Border Patrol Agent Goes On Trial For Murder Of Mexican Teenager
Jury selection started Tuesday morning in the Tucson murder trial of a U.S. Border Patrol agent accused of placing his gun between the bars of the U.S.-Mexico border wall and shooting and killing a Mexican teenager in 2012.
Border Patrol agent Lonnie Swartz sat between two of his attorneys in federal court Tuesday morning. Gone were the crew cut and sharp mustache he wore when he was first indicted nearly three years ago. His wavy red hair was neatly combed to one side. He wore a dark suit and tie and spent most of the morning writing in a yellow legal pad.
Tucson chief Judge Raner Collins questioned prospective jurors for this case, one of the most anticipated federal cases being heard in Arizona right now.
In 2012, Swartz said he and other law enforcement were being attacked by rocks thrown from the border wall. Swartz reacted by running to the wall, placing his semiautomatic pistol through the bars of the border wall and firing 16 times, striking Jose Antonio Elena Rodriguez at least ten times.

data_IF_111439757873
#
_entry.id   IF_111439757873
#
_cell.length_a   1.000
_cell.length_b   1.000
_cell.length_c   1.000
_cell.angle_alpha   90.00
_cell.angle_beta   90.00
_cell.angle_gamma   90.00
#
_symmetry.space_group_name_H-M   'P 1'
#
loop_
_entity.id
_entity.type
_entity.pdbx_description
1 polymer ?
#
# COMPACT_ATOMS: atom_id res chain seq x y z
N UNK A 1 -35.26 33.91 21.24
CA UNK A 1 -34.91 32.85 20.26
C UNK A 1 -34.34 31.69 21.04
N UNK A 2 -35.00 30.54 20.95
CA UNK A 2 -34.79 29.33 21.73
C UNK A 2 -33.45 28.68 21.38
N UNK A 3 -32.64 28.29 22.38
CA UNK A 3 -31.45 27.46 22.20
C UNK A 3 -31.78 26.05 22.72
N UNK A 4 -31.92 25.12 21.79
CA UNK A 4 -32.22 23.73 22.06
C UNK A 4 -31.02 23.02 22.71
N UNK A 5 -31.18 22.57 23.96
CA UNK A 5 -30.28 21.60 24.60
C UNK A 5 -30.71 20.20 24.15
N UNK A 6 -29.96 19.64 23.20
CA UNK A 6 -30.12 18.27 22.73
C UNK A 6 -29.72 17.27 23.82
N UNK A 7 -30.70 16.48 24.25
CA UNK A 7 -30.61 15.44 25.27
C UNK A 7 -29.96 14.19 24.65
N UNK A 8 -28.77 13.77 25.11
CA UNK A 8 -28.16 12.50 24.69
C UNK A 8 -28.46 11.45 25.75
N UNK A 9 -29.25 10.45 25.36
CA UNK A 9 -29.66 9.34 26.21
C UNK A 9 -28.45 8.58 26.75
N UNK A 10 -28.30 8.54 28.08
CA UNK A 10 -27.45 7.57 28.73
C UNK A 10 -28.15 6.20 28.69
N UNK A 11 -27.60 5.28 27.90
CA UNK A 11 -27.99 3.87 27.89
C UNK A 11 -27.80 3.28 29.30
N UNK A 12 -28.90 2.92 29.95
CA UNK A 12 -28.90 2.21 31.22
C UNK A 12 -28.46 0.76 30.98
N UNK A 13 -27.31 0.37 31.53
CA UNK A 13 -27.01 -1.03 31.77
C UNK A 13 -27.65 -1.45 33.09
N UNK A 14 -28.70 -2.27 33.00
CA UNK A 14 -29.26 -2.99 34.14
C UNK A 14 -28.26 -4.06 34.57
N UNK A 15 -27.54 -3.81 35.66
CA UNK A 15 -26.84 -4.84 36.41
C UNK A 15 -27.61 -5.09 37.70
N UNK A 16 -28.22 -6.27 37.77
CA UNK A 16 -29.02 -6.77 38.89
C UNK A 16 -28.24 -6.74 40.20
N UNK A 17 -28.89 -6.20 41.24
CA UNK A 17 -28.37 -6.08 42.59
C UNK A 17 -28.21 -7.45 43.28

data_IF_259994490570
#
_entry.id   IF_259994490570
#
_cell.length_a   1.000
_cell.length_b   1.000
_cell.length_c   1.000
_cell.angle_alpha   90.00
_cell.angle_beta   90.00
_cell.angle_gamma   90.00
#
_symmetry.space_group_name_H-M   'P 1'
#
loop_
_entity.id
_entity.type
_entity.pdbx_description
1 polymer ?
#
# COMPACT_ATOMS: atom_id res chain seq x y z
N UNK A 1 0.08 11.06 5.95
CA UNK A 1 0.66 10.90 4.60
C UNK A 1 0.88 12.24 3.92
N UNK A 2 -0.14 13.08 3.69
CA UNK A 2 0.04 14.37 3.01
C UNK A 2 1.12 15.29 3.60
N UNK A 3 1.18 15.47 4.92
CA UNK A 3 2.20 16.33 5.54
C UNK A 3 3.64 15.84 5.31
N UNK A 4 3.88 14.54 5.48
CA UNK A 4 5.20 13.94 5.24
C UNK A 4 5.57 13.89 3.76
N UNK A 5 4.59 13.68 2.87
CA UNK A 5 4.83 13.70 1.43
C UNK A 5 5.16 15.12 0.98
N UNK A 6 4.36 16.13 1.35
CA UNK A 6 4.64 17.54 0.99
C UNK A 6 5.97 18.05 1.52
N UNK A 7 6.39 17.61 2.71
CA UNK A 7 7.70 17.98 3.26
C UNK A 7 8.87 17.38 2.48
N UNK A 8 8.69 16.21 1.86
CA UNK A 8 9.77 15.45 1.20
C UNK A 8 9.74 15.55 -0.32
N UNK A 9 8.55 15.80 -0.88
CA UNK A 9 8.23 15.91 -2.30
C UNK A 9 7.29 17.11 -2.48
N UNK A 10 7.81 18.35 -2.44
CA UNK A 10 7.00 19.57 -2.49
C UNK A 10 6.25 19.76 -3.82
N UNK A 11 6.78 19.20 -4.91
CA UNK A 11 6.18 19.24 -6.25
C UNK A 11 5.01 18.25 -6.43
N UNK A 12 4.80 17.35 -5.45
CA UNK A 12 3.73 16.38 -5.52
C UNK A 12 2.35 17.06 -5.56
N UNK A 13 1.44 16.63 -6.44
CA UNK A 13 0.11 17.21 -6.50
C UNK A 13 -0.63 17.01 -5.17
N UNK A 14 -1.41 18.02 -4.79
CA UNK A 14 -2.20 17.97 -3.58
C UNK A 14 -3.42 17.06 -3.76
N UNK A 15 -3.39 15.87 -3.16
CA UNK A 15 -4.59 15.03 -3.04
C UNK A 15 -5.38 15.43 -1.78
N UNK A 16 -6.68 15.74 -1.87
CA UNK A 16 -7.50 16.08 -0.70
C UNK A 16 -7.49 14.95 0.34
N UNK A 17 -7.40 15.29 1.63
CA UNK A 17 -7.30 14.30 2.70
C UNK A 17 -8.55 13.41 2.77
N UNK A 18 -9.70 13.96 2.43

Araceli Rodriguez, the boy’s mother, was in the courtroom today:
"Como made de Jose Antonio es que esta persona pague por el crimen que cometió. Que pague con una condena que hizo."
She said she wants Swartz to pay for the crime he is accused of committing.
Prosecutions of federal agents along the border for shooting incidences are rare. Swartz is only about the third to be charged in Arizona in nearly 20 years, and his lawyers are preparing to argue that the boy was on the fence throwing rocks at the agent before Swartz fired.
Border Patrol Tucson union president Art del Cueto made the same argument as the dead teen’s mother.
"Our expectations are pretty simple, what we always wanted, for justice to prevail," del Cueto said.
The trial is expected to continue all spring.